Television Review – The Newsroom
The Newsroom: Season 1 – Episodes 1 & 2.
I’ve never really tried to review a current television show in any sort of active context before, so take this with a few grains of salt. What I’m trying to say is that it is very easy to form a review of a book or a movie after experiencing it, because it is, to a greater or lesser extent, a complete experience. Similarly, it is easy to review a full season of a television show, because it is a complete experience. I was having trouble getting traction on what was bothering me about The Newsroom after just one episode. The internet raving wasn’t helping either. But now, I think I’m starting to see the shape of series.
I suspect that the reason The Newsroom has been getting so many negative reviews is rooted in the fact that the show isn’t really sure what it’s trying to be. The two, or possibly three, aspects of the setting that are being explored in these early episodes are jarring when put together and therefore, off-putting. Reviews from cyberspace have put the blame on Aaron Sorkin’s bad writing, but I think that’s only half the story, if it is the case at all.
If it weren’t immediately obvious from his body of work, and the first ten minutes of The Newsroom pilot, Aaron Sorkin has a very strong understanding of speechcraft. He writes good speeches. This doesn’t automatically translate into writing great dialogue. Still, Sorkin is a master of expositional conversation, logical confrontations and even impassioned shouting matches. Where he doesn’t seem do so well is basic formulation of dramatic elements. Or, more accurately, the way he treats the audience seems to change depending on whether he is writing the bombastic, political super-show or the nested office-based, romantic dramedy. One half of the show pulls no punches and expects the viewer to be fast enough to keep up with technical jargon, fast moving plots and complex ideas. The other half holds our hands and guides us through two of the oldest tropes to exist in dramatic literature.
The attempt at ‘drama’ is the weak point of the two episodes we’ve seen so far. The tension between McAvoy and McHale is a welcome relief from the pressure of the newsroom stories, but is also already wearing out its welcome after only two episodes. Mostly because of the ham-fisted e-mail subplot that inappropriately dominated the second episode. Not only did the subplot hit us over the head with the history of the characters, it did it in an exceptionally obvious way. How much better would the second half of the episode have been if Mackenzie had just sent the e-mail to Sloan by accident, and the drama had evolved from that much more organic source? As it was, the e-mail blast was a completely transparent Chekov’s Gun that got played out before we had time to forget about it.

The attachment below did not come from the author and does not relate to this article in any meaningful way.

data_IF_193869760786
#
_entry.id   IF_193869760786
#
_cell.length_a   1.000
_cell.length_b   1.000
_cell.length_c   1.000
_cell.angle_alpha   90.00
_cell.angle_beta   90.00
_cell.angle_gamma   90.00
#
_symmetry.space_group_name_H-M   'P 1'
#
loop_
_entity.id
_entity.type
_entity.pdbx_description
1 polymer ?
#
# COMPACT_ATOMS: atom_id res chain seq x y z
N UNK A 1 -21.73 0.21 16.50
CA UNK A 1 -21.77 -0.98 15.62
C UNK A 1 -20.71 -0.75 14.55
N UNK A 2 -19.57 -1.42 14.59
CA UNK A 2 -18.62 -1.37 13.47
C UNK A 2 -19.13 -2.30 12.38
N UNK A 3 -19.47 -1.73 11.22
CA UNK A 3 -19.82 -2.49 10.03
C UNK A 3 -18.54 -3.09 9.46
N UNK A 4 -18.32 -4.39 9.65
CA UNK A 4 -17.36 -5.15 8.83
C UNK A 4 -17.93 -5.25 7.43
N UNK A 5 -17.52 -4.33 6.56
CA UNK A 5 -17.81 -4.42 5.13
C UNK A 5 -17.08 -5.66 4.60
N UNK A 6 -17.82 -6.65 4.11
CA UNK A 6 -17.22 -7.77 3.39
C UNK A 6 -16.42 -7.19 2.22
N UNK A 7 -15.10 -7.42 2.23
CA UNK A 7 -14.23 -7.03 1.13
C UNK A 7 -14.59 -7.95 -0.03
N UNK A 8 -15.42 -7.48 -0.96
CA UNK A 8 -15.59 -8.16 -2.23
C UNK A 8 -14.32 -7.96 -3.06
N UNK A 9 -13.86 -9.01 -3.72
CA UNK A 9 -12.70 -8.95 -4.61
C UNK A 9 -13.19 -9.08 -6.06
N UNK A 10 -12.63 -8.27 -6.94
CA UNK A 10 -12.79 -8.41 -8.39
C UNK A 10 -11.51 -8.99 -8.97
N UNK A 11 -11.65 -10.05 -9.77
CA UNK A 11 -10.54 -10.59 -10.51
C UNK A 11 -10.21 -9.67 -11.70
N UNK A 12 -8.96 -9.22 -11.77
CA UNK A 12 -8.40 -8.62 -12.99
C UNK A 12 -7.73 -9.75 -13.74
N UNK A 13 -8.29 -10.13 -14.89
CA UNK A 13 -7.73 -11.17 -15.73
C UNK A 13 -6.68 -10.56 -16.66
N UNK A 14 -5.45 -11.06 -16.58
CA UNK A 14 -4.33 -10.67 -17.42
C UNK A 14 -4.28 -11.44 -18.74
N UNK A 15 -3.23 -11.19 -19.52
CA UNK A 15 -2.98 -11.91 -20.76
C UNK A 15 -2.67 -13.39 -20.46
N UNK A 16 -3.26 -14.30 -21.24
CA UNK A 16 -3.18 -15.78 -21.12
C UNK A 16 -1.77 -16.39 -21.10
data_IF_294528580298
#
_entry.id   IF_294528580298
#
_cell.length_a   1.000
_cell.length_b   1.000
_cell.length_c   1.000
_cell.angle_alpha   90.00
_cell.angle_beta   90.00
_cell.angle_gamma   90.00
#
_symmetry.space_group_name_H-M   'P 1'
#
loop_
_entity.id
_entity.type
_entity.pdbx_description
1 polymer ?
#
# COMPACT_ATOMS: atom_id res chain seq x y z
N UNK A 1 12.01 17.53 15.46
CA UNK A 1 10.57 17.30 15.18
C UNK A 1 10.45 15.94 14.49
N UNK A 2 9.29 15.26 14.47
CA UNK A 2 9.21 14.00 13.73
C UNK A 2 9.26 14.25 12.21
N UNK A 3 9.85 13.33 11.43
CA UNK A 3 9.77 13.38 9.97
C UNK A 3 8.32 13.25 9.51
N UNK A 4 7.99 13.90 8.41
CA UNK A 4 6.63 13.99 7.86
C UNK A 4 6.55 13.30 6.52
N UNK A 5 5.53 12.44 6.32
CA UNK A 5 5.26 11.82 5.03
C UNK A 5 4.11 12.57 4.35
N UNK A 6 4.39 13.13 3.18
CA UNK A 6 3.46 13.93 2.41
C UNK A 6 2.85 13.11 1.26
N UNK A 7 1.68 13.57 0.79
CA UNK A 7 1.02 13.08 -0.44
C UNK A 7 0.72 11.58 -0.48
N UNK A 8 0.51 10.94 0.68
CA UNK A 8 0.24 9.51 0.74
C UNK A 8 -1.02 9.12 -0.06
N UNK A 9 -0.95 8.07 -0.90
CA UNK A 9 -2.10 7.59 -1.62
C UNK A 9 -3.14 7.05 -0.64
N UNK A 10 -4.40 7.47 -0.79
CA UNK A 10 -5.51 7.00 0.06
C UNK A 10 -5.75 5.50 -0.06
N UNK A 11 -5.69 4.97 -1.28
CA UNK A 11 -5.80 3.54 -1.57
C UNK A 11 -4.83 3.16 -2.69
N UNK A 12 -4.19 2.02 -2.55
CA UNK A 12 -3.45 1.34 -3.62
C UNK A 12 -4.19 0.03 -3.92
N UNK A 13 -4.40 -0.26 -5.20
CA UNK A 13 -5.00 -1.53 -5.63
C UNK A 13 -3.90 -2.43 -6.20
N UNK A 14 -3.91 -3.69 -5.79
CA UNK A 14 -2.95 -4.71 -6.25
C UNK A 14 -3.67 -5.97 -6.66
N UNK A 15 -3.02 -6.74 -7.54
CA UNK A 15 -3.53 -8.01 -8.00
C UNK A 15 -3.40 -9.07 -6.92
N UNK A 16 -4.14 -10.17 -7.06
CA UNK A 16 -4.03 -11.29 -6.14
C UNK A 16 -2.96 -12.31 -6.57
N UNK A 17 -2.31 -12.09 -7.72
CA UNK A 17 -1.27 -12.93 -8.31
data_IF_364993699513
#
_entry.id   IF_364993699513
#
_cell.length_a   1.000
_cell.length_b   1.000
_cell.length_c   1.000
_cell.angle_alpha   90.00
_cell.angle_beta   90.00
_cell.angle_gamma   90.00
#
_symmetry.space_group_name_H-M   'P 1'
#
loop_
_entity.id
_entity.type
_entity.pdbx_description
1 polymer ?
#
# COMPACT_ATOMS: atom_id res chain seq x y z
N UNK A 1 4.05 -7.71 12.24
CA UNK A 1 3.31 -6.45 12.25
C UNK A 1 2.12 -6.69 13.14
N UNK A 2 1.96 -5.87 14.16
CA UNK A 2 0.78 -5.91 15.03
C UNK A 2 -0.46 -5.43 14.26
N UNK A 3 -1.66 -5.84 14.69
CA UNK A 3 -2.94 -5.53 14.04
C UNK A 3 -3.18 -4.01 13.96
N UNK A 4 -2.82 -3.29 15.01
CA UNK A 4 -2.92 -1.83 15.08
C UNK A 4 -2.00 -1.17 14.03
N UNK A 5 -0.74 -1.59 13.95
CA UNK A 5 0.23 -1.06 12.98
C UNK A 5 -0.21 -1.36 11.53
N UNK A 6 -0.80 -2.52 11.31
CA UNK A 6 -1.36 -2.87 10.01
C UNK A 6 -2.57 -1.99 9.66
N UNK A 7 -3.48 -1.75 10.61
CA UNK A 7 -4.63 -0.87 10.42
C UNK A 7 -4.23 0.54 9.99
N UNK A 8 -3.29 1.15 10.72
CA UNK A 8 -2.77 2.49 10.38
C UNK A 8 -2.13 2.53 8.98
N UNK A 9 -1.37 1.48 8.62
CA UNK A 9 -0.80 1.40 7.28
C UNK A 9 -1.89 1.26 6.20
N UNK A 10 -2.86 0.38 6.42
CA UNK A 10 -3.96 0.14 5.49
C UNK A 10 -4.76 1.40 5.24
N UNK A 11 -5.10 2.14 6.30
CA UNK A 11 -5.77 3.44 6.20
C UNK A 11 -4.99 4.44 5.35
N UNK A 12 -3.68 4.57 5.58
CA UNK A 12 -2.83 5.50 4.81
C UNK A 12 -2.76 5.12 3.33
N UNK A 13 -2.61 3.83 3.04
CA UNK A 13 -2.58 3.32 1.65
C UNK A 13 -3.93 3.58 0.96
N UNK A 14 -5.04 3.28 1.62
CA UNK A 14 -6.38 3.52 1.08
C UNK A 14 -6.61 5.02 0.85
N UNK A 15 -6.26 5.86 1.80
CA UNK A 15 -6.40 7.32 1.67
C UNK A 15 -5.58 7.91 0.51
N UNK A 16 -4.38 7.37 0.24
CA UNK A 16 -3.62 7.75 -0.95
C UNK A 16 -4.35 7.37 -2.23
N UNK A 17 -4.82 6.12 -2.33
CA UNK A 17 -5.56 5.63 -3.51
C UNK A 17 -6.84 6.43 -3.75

So, what we have is what the reviewers with advance copies of the first four episodes were reacting to: the sensation that two different people are writing The Newsroom. One is a sophisticated writer with a keen understanding of the source material and a tendency toward preachy bombast. And the other is a sophomore drama major scratching out his first romcom play. The dialogue of the episodes jumps wildly between the two voices, jarring the viewer and derailing both stories.
There are redeeming aspects to both sides of the show. If you liked The West Wing or Studio 60, there’s a lot to love in Sorkin’s depiction of a news program struggling with the political and commercial realities of our partisan and ratings-driven world. The evolving relationship between Jim and Maggie isn’t terrible, and John Gallagher, Jr. is a true pleasure to watch in all his awkward glory. But the drama and the bombast have yet to find the middle ground where the relationships are smart and the speeches are slightly less… well… just less.
Having said that, The West Wing’s first season had a similar set of problems in character Mandy Hampton and her relationship with Josh Lyman. The early episodes made a big deal of the tension between Mandy and Josh, placing them at odds with each other repeatedly until it all just stopped about half way through the first season. Mandy’s plots never really got better, but the show improved once the clichéd relationship was cut. My point is that The Newsroom has a lot of the same potential as the early West Wing. There is a somewhat inevitable adjustment period that any new show must undergo as it discovers what is working and what isn’t. I just hope that The Newsroom finds its feet sooner rather than later.